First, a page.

Texas Tech Researcher Aiding in Study of Eagle Interaction with Wind Turbines

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In the avian world, the eagle is known as the apex predator, meaning no other bird considers an eagle its prey. The eagle is on the top of the avian food chain. But that doesn’t mean they live without dangers, most of which are man-made. There’s one man-made danger in particular that has led a Texas Tech University professor to work with several government agencies in an effort to discover ways to mitigate golden eagle deaths as much as possible.

With the push toward clean energy, West Texas and Eastern New Mexico have seen a tremendous growth in the popularity and construction of wind turbine farms. However, while they are essential to ending the United States’ dependency on fossil fuels, these wind farms have created a danger for the golden eagle in the same areas.

“Wind energy development throughout the western U.S. is ongoing and rampant, and it is an important renewable energy source,” said Dr. Clint Boal, a professor in the Department of Natural Resources Management in the College of Agricultural Sciences & Natural Resources and leader of this study. “But it doesn’t come without some ecological cost that can result in either displacement of wildlife or the direct mortality of wildlife. If the species is really abundant, it may not be a substantive issue, but when you have a species like the golden eagle that is not as abundant, has a long life span, and has low productivity, it does become an issue.”

That’s why the research that Boal and his colleagues are performing is so important. Boal, a member of the United States Geological Survey’s Cooperative Research Unit at Texas Tech, along with the U.S. Fish and Wildlife Service’s Region 2 office and its Western Golden Eagle Team, are in the process of studying golden eagle movements and potential interactions with wind turbines by capturing golden eagle chicks before they can fly and affixing lightweight GPS transmitters on their backs. The chicks are returned to the nest, and their movements can then be tracked over the next several years.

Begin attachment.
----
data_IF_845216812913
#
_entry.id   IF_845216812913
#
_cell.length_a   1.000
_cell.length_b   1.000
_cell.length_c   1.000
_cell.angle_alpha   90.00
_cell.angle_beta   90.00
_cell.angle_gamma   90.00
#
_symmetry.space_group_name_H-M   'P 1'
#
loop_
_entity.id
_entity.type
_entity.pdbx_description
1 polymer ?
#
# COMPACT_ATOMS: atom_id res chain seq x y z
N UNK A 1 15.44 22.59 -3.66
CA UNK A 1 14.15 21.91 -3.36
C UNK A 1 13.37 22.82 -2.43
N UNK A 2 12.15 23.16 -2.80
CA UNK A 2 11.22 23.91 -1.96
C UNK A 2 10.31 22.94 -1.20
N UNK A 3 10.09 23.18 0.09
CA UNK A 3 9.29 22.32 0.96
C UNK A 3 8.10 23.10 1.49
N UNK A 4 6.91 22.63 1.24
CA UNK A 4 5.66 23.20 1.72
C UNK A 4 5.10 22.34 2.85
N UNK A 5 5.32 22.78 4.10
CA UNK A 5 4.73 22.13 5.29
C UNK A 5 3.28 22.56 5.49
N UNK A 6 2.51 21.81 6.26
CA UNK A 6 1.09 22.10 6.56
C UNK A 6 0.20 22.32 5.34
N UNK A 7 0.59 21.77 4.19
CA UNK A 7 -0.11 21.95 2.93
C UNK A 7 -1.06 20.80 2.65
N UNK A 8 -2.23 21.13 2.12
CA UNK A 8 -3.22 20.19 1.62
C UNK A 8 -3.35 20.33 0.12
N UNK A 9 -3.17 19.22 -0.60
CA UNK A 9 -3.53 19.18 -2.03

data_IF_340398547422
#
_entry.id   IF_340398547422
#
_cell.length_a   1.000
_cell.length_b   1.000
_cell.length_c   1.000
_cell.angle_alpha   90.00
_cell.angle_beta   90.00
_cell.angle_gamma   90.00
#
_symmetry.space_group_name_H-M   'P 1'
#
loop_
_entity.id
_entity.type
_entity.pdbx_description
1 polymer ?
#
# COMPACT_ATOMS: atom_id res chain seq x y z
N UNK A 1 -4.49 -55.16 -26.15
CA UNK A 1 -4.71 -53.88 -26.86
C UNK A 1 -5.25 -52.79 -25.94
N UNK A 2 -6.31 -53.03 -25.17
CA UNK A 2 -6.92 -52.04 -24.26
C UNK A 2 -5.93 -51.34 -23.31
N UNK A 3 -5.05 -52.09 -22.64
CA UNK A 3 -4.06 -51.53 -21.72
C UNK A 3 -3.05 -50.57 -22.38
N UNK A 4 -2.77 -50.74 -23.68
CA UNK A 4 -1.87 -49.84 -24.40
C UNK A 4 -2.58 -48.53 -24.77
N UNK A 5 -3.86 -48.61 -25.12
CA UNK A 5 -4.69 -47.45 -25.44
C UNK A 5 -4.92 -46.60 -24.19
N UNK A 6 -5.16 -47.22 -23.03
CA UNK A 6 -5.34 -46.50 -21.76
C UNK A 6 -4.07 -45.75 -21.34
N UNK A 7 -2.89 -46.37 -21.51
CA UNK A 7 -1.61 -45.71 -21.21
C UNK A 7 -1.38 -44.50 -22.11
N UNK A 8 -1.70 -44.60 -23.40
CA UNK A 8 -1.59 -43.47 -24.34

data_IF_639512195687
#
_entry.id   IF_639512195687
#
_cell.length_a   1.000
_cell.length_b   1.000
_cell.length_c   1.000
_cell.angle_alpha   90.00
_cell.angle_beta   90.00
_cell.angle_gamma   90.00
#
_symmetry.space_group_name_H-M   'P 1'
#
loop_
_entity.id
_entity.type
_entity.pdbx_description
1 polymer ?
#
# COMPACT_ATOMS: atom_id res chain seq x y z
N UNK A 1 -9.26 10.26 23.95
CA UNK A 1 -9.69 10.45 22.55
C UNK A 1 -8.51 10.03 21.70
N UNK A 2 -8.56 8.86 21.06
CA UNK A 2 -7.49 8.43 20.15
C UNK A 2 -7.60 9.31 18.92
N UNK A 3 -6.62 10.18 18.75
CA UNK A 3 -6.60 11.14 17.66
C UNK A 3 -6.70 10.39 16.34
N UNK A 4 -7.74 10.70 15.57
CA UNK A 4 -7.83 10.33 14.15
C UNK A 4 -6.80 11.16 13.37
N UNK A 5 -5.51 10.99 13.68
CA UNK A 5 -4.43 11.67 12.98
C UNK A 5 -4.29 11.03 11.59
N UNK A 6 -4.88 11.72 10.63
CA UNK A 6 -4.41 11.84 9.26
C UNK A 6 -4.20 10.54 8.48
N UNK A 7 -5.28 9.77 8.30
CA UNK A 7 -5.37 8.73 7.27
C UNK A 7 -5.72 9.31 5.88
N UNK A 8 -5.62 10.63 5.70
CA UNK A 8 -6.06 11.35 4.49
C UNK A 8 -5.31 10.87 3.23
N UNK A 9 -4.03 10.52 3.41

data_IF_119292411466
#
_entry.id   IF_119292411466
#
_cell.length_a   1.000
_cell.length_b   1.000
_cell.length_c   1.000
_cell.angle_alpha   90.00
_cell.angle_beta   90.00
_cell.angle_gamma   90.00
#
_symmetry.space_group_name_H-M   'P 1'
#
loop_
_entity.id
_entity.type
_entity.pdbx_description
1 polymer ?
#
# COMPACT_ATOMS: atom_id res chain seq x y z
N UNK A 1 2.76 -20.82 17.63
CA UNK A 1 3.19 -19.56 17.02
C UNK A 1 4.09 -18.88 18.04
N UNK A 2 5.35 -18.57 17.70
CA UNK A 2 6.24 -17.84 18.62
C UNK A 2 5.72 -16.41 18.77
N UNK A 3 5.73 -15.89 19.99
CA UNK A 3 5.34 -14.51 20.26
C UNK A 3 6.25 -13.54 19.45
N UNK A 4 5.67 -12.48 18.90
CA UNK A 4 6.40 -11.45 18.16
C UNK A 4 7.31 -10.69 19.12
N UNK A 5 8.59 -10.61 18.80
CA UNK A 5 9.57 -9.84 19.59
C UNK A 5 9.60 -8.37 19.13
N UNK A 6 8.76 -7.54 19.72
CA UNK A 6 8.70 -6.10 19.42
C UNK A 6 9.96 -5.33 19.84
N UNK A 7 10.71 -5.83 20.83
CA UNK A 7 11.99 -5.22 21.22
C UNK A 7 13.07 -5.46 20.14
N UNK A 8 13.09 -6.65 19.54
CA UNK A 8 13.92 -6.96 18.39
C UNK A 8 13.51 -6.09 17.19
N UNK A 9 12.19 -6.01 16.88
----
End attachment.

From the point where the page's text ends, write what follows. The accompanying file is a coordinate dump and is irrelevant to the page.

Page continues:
“Because these are alpha birds, their distribution is such that they have a large territory, and their primary cause of death that first year is starvation or accidents, just because they have to learn how to fly and hunt,” Boal said. “What happens when you start losing them through electrocution on power poles, flying into turbines, or getting hit by cars on the highway when they are scavenging carcasses is that it may have a population-level effect, and that is what the Fish and Wildlife Service is concerned about. Wind turbines are the most recent and potentially most dramatic of these.”

Protecting the Eagle

Golden eagles are not on the endangered or threatened species lists, but the species is protected under the Bald and Golden Eagle Protection Act. According to Boal, from the 1940s to the early 1960s, hundreds of golden eagles were killed, leading to them being added to the act in 1962. A golden eagle reaches full maturity in about five years and produces only one to two chicks per year, if any, when it reaches breeding age.

The golden eagle can be found throughout the western third of North America, from the western edge of the Great Plains to the Pacific Coast and from Alaska south to Mexico. A small population also is present in northeastern Canada.

However, according to Boal, there has been no real assessment of the golden eagle population in Texas since the 1970s. Boal did some studies in the Texas Panhandle in 2005 and 2006, but the growth of wind turbines presented a new danger.

Boal said that during the last two winters, he and other researchers have studied eagle habitats off the plains of Oklahoma and Texas and into Eastern New Mexico, examining both the birds that stay in the area year-round and those that migrate to the area every year. They’ve also examined some of the sites where golden eagles have nested since the 1970s, in the Trans Pecos region of Texas and, more closely, along the Caprock Escarpment.

Capturing a golden eagle is quite a process. Once an appropriate nest is located along the face of a cliff, a group of the researchers fan out across the bottom of the cliff. A climber descends from the top of the cliff above the nest and either captures it at the nest or it flees the climber by jumping from the nest. Though it can’t yet fly, the young eagle can glide very well — up to a kilometer, according to Boal — before reaching the ground.